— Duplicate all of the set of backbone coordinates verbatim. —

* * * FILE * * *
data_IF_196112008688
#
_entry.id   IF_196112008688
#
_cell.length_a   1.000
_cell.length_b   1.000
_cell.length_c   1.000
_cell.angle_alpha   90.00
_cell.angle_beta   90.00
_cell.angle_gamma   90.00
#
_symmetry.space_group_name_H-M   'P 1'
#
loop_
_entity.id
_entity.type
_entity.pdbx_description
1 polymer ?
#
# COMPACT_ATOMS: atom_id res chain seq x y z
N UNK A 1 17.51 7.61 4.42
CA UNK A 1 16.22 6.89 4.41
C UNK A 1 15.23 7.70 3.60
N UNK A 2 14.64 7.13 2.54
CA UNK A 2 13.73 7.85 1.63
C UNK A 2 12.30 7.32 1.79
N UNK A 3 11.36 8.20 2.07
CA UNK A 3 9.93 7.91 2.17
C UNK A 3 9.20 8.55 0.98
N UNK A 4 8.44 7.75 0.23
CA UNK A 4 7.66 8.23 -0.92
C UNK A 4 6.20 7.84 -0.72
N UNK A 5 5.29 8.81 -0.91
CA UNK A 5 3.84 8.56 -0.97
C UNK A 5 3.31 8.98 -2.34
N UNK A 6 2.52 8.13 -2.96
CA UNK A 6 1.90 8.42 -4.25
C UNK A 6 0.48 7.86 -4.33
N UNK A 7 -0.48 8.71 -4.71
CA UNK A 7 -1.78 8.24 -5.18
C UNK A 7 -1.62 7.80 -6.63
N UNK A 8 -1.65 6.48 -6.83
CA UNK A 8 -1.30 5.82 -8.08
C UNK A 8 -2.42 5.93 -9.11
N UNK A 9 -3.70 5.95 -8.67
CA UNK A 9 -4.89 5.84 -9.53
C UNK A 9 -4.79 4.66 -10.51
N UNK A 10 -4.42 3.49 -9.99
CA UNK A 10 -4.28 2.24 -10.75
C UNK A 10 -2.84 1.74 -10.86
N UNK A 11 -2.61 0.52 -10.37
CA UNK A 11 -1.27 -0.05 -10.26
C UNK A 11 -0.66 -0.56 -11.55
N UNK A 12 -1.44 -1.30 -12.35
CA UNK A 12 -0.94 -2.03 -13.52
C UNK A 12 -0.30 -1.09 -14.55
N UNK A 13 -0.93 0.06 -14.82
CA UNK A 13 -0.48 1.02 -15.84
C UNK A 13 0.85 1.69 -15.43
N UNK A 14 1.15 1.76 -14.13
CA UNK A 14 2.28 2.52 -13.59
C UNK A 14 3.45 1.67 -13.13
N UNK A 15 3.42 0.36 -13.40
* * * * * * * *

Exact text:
data_IF_196112008688
#
_entry.id   IF_196112008688
#
_cell.length_a   1.000
_cell.length_b   1.000
_cell.length_c   1.000
_cell.angle_alpha   90.00
_cell.angle_beta   90.00
_cell.angle_gamma   90.00
#
_symmetry.space_group_name_H-M   'P 1'
#
loop_
_entity.id
_entity.type
_entity.pdbx_description
1 polymer ?
#
# COMPACT_ATOMS: atom_id res chain seq x y z
N UNK A 1 17.51 7.61 4.42
CA UNK A 1 16.22 6.89 4.41
C UNK A 1 15.23 7.70 3.60
N UNK A 2 14.64 7.13 2.54
CA UNK A 2 13.73 7.85 1.63
C UNK A 2 12.30 7.32 1.79
N UNK A 3 11.36 8.20 2.07
CA UNK A 3 9.93 7.91 2.17
C UNK A 3 9.20 8.55 0.98
N UNK A 4 8.44 7.75 0.23
CA UNK A 4 7.66 8.23 -0.92
C UNK A 4 6.20 7.84 -0.72
N UNK A 5 5.29 8.81 -0.91
CA UNK A 5 3.84 8.56 -0.97
C UNK A 5 3.31 8.98 -2.34
N UNK A 6 2.52 8.13 -2.96
CA UNK A 6 1.90 8.42 -4.25
C UNK A 6 0.48 7.86 -4.33
N UNK A 7 -0.48 8.71 -4.71
CA UNK A 7 -1.78 8.24 -5.18
C UNK A 7 -1.62 7.80 -6.63
N UNK A 8 -1.65 6.48 -6.83
CA UNK A 8 -1.30 5.82 -8.08
C UNK A 8 -2.42 5.93 -9.11
N UNK A 9 -3.70 5.95 -8.67
CA UNK A 9 -4.89 5.84 -9.53
C UNK A 9 -4.79 4.66 -10.51
N UNK A 10 -4.42 3.49 -9.99
CA UNK A 10 -4.28 2.24 -10.75
C UNK A 10 -2.84 1.74 -10.86
N UNK A 11 -2.61 0.52 -10.37
CA UNK A 11 -1.27 -0.05 -10.26
C UNK A 11 -0.66 -0.56 -11.55
N UNK A 12 -1.44 -1.30 -12.35
CA UNK A 12 -0.94 -2.03 -13.52
C UNK A 12 -0.30 -1.09 -14.55
N UNK A 13 -0.93 0.06 -14.82
CA UNK A 13 -0.48 1.02 -15.84
C UNK A 13 0.85 1.69 -15.43
N UNK A 14 1.15 1.76 -14.13
CA UNK A 14 2.28 2.52 -13.59
C UNK A 14 3.45 1.67 -13.13
N UNK A 15 3.42 0.36 -13.40